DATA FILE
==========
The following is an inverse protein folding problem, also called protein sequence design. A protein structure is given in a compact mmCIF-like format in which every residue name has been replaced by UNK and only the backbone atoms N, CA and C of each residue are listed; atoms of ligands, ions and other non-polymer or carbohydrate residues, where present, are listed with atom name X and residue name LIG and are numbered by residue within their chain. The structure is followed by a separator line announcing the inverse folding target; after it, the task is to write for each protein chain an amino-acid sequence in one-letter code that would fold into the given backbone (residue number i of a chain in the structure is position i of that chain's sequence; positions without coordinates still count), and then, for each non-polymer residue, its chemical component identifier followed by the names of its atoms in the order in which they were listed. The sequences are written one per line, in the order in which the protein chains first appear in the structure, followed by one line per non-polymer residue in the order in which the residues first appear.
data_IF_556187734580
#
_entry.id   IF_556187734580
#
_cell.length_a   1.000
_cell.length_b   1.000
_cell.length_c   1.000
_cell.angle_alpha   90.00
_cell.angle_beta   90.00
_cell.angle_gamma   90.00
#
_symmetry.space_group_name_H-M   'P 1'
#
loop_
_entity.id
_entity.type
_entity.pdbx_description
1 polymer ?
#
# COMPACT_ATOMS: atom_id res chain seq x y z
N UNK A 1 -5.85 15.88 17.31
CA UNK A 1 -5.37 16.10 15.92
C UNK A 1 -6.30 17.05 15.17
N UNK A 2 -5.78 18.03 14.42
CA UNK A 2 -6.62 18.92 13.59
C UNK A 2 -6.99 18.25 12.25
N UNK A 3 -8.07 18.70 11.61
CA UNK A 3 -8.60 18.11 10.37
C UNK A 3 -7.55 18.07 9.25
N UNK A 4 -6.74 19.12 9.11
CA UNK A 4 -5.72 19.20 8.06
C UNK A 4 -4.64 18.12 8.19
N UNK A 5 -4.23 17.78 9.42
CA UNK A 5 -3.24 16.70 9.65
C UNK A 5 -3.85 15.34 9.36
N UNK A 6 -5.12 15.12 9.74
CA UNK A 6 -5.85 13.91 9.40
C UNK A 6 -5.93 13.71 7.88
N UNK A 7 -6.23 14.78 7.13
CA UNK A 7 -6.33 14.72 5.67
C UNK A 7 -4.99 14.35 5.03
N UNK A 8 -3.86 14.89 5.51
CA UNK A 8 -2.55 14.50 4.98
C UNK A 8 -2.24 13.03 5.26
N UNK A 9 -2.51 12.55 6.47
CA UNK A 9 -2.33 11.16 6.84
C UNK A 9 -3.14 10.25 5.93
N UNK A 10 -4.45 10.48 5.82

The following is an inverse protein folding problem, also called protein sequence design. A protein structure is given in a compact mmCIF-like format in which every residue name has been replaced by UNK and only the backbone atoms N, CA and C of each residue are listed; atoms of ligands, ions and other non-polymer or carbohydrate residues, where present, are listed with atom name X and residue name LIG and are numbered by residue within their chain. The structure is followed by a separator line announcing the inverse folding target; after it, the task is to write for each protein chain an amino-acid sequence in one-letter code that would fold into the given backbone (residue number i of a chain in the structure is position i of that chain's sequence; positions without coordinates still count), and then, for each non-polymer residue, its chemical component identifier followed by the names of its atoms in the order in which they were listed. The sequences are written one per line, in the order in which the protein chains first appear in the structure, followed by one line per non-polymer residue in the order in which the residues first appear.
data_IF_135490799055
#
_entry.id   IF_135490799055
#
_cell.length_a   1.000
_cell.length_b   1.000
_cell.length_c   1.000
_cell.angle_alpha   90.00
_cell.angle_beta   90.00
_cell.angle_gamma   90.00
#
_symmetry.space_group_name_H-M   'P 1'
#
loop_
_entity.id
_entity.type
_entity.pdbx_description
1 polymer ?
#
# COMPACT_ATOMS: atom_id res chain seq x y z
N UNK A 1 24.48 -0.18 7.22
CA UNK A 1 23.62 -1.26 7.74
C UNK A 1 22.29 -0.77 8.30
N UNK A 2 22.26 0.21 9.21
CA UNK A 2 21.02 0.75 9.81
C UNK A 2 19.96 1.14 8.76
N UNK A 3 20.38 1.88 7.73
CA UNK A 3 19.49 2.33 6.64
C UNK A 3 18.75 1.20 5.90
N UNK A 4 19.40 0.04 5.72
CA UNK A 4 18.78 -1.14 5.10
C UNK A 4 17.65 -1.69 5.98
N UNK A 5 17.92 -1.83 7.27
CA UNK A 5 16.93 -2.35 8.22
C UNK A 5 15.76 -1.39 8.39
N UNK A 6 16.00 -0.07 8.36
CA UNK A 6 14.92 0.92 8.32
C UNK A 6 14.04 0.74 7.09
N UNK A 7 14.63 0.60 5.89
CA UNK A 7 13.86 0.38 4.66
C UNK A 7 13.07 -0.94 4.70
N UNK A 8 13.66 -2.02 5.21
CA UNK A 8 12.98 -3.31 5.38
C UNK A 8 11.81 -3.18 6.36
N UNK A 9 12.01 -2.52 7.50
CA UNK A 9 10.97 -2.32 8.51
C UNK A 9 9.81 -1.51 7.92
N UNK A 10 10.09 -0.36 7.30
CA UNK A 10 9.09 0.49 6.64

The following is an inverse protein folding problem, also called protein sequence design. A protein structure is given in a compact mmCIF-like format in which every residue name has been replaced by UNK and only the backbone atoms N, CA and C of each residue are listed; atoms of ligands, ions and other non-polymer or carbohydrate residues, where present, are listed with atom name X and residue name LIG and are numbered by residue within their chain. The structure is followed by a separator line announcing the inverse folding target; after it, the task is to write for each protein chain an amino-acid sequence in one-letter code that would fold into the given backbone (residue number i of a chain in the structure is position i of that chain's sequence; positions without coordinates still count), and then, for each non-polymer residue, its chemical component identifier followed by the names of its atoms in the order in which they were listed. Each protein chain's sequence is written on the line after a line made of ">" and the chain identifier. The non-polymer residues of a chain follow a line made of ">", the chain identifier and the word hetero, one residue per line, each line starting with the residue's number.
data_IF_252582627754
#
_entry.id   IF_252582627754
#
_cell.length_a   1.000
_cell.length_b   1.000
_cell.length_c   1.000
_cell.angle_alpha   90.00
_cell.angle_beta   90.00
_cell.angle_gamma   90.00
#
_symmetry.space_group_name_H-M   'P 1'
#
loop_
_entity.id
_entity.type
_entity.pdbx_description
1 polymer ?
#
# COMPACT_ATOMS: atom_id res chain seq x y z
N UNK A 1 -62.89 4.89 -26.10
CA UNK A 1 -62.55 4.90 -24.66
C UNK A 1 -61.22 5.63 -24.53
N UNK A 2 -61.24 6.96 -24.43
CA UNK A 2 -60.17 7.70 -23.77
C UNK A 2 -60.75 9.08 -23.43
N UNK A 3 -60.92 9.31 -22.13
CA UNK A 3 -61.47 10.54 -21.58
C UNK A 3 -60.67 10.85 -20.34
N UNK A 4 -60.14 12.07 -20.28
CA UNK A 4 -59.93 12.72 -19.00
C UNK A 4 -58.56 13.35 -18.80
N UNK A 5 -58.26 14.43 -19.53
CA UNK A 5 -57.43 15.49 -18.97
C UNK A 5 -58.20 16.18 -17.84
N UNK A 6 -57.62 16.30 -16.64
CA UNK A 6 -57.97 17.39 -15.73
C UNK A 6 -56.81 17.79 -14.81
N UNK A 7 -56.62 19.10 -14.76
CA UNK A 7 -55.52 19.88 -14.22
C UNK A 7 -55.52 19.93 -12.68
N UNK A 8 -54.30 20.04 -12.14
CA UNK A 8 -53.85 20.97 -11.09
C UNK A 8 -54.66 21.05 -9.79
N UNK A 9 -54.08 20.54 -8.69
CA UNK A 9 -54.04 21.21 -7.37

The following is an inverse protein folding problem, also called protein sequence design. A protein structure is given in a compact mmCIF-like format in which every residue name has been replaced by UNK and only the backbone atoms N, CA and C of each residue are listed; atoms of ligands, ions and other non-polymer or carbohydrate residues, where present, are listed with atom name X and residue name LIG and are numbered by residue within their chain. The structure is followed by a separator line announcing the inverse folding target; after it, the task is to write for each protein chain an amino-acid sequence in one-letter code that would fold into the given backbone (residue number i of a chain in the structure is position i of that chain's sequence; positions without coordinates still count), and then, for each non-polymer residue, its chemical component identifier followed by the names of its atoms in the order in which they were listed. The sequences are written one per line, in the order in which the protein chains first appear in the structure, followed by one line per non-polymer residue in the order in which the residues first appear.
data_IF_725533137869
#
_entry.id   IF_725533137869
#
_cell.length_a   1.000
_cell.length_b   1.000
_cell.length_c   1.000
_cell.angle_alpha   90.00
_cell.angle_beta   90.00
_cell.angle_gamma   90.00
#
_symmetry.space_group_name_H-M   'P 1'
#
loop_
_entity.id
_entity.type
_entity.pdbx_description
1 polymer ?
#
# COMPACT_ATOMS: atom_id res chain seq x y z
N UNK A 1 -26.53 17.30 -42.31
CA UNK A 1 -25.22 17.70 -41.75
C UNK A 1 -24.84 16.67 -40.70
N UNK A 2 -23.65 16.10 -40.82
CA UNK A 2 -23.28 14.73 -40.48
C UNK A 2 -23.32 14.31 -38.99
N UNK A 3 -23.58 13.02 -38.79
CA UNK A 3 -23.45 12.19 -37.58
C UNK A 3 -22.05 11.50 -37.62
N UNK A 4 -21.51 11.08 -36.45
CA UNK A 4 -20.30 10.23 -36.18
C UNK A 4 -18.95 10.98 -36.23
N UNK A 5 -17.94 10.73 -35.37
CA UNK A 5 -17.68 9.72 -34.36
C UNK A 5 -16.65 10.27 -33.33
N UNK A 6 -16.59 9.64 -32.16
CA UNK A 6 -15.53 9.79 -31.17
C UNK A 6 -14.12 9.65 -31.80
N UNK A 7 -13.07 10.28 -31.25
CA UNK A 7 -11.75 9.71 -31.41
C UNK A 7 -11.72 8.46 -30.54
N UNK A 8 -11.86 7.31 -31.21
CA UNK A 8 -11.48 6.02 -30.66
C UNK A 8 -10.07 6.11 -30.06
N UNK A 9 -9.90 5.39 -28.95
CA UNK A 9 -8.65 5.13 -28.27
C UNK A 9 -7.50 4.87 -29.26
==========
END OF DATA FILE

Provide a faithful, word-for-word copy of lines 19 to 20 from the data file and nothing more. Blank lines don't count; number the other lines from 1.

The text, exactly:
1 polymer ?
#